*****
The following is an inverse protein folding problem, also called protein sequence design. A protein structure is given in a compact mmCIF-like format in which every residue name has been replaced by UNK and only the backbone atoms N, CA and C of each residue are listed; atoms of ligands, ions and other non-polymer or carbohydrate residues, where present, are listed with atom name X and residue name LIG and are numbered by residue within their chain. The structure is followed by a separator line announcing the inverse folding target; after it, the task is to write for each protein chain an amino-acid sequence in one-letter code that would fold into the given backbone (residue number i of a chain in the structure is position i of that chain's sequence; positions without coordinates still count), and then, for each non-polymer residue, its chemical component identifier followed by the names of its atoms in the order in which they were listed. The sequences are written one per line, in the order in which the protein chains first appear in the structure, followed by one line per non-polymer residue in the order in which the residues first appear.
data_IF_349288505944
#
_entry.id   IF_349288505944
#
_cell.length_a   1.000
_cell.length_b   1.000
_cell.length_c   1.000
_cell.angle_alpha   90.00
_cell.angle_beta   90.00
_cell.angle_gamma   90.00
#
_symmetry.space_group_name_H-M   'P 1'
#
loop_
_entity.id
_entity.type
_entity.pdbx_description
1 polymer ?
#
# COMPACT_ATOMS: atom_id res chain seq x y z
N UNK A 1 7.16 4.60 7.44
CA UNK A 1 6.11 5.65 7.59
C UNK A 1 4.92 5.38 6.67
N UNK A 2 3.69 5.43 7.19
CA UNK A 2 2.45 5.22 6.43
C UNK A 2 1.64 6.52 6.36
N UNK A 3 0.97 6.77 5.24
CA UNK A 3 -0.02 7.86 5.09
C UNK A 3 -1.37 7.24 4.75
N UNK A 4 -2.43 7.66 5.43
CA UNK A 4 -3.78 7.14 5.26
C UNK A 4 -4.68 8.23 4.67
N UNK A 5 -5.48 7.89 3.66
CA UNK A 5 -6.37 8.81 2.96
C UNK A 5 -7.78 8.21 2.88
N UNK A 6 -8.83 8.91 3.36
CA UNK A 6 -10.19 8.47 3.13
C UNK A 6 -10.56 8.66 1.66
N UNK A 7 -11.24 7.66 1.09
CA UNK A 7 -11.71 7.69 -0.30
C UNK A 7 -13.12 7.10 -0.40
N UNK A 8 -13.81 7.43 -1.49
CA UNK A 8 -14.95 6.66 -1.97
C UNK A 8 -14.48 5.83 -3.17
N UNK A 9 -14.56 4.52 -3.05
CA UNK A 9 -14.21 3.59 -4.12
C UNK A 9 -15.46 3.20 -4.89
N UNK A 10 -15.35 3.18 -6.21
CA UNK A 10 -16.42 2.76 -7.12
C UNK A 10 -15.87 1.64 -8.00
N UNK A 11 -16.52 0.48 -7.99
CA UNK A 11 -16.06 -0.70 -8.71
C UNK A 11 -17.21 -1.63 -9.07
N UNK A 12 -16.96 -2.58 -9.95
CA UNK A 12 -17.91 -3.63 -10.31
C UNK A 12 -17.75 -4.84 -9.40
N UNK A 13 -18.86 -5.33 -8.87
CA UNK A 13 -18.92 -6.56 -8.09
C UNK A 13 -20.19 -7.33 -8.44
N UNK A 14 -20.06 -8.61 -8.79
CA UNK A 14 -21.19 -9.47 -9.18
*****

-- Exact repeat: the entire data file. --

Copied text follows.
The following is an inverse protein folding problem, also called protein sequence design. A protein structure is given in a compact mmCIF-like format in which every residue name has been replaced by UNK and only the backbone atoms N, CA and C of each residue are listed; atoms of ligands, ions and other non-polymer or carbohydrate residues, where present, are listed with atom name X and residue name LIG and are numbered by residue within their chain. The structure is followed by a separator line announcing the inverse folding target; after it, the task is to write for each protein chain an amino-acid sequence in one-letter code that would fold into the given backbone (residue number i of a chain in the structure is position i of that chain's sequence; positions without coordinates still count), and then, for each non-polymer residue, its chemical component identifier followed by the names of its atoms in the order in which they were listed. The sequences are written one per line, in the order in which the protein chains first appear in the structure, followed by one line per non-polymer residue in the order in which the residues first appear.
data_IF_349288505944
#
_entry.id   IF_349288505944
#
_cell.length_a   1.000
_cell.length_b   1.000
_cell.length_c   1.000
_cell.angle_alpha   90.00
_cell.angle_beta   90.00
_cell.angle_gamma   90.00
#
_symmetry.space_group_name_H-M   'P 1'
#
loop_
_entity.id
_entity.type
_entity.pdbx_description
1 polymer ?
#
# COMPACT_ATOMS: atom_id res chain seq x y z
N UNK A 1 7.16 4.60 7.44
CA UNK A 1 6.11 5.65 7.59
C UNK A 1 4.92 5.38 6.67
N UNK A 2 3.69 5.43 7.19
CA UNK A 2 2.45 5.22 6.43
C UNK A 2 1.64 6.52 6.36
N UNK A 3 0.97 6.77 5.24
CA UNK A 3 -0.02 7.86 5.09
C UNK A 3 -1.37 7.24 4.75
N UNK A 4 -2.43 7.66 5.43
CA UNK A 4 -3.78 7.14 5.26
C UNK A 4 -4.68 8.23 4.67
N UNK A 5 -5.48 7.89 3.66
CA UNK A 5 -6.37 8.81 2.96
C UNK A 5 -7.78 8.21 2.88
N UNK A 6 -8.83 8.91 3.36
CA UNK A 6 -10.19 8.47 3.13
C UNK A 6 -10.56 8.66 1.66
N UNK A 7 -11.24 7.66 1.09
CA UNK A 7 -11.71 7.69 -0.30
C UNK A 7 -13.12 7.10 -0.40
N UNK A 8 -13.81 7.43 -1.49
CA UNK A 8 -14.95 6.66 -1.97
C UNK A 8 -14.48 5.83 -3.17
N UNK A 9 -14.56 4.52 -3.05
CA UNK A 9 -14.21 3.59 -4.12
C UNK A 9 -15.46 3.20 -4.89
N UNK A 10 -15.35 3.18 -6.21
CA UNK A 10 -16.42 2.76 -7.12
C UNK A 10 -15.87 1.64 -8.00
N UNK A 11 -16.52 0.48 -7.99
CA UNK A 11 -16.06 -0.70 -8.71
C UNK A 11 -17.21 -1.63 -9.07
N UNK A 12 -16.96 -2.58 -9.95
CA UNK A 12 -17.91 -3.63 -10.31
C UNK A 12 -17.75 -4.84 -9.40
N UNK A 13 -18.86 -5.33 -8.87
CA UNK A 13 -18.92 -6.56 -8.09
C UNK A 13 -20.19 -7.33 -8.44
N UNK A 14 -20.06 -8.61 -8.79
CA UNK A 14 -21.19 -9.47 -9.18